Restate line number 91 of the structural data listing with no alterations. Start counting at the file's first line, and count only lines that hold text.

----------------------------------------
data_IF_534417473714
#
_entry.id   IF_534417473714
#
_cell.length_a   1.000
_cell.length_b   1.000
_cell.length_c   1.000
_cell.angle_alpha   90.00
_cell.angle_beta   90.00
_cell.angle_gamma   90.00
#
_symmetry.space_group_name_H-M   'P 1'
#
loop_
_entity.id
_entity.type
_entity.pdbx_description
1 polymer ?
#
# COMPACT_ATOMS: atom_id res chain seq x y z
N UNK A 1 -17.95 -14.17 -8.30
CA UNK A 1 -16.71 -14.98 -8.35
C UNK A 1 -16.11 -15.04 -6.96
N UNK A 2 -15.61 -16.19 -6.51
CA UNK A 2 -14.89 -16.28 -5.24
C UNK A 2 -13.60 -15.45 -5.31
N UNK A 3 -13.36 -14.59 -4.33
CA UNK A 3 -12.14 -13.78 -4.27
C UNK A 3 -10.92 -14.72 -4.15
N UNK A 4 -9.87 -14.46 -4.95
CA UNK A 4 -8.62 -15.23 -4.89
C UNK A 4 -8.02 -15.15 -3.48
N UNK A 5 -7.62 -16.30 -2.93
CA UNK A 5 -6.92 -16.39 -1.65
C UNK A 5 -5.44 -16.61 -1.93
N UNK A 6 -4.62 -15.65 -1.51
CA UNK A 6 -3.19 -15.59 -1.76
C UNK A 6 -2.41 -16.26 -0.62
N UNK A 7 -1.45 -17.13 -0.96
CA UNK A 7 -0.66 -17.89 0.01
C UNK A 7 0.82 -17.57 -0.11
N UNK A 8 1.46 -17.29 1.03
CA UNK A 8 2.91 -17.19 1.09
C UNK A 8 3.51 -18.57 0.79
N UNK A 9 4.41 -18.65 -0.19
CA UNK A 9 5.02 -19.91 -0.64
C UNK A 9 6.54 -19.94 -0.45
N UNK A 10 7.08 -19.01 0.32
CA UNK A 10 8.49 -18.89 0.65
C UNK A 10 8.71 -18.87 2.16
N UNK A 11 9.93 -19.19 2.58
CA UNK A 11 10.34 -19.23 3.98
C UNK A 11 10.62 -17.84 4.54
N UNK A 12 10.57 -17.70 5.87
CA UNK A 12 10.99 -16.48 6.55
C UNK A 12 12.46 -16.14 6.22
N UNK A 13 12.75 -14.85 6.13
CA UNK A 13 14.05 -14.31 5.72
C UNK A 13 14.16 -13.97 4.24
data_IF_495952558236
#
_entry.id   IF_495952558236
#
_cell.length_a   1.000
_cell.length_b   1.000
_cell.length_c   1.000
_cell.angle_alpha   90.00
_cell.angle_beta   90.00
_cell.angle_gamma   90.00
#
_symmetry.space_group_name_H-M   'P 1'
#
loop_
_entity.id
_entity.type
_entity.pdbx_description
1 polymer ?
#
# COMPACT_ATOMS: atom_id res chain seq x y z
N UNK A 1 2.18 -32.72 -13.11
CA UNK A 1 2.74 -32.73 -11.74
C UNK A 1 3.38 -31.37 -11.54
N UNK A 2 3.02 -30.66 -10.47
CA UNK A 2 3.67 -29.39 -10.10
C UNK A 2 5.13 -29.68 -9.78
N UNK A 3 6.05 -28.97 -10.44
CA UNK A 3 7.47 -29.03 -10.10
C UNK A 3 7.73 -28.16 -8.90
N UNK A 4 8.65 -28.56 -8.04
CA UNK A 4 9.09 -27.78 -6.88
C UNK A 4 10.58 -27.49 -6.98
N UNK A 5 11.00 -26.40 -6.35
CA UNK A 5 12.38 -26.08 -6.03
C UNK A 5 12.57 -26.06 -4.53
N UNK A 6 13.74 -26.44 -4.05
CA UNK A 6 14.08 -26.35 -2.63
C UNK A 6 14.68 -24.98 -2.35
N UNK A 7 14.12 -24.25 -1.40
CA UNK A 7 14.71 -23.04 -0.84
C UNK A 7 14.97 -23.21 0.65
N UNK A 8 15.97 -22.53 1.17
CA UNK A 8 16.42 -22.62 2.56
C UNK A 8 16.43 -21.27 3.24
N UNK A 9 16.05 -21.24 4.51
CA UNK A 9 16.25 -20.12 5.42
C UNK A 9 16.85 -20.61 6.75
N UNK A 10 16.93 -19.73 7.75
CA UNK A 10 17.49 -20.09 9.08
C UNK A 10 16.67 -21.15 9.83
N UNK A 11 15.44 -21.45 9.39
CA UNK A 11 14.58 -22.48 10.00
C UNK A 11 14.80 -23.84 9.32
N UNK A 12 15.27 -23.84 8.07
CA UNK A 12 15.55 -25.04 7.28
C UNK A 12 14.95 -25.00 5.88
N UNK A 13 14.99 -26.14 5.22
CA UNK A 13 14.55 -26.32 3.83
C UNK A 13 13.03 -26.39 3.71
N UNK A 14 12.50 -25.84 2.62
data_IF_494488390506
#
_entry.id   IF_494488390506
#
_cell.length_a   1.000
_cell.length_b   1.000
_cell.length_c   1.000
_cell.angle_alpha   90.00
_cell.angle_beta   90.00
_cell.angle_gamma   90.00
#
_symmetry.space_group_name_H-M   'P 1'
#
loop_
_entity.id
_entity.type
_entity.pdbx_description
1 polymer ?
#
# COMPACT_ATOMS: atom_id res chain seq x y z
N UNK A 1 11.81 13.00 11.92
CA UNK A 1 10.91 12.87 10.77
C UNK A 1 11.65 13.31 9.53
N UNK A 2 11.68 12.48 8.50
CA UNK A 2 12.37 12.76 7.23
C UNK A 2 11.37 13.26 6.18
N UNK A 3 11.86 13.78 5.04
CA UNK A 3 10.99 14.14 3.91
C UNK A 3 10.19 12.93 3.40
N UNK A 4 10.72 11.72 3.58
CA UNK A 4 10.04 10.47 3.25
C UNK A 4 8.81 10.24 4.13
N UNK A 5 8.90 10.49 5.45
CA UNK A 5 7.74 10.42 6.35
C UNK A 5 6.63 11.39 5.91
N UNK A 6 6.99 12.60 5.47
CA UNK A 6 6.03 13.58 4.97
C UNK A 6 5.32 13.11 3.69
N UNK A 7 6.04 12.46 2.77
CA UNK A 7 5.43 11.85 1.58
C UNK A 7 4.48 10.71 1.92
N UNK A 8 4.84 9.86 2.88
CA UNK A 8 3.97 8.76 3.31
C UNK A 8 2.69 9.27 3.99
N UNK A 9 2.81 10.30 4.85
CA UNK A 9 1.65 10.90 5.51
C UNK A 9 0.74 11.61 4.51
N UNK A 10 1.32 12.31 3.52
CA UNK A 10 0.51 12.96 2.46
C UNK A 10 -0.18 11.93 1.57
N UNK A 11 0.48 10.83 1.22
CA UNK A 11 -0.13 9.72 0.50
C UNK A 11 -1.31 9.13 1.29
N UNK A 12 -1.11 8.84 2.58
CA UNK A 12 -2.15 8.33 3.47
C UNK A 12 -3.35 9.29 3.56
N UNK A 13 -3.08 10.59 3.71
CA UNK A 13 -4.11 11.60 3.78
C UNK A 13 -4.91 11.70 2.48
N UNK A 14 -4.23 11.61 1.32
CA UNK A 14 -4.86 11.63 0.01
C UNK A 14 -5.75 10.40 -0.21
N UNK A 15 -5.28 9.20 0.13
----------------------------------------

C UNK A 4 10.58 -27.49 -6.98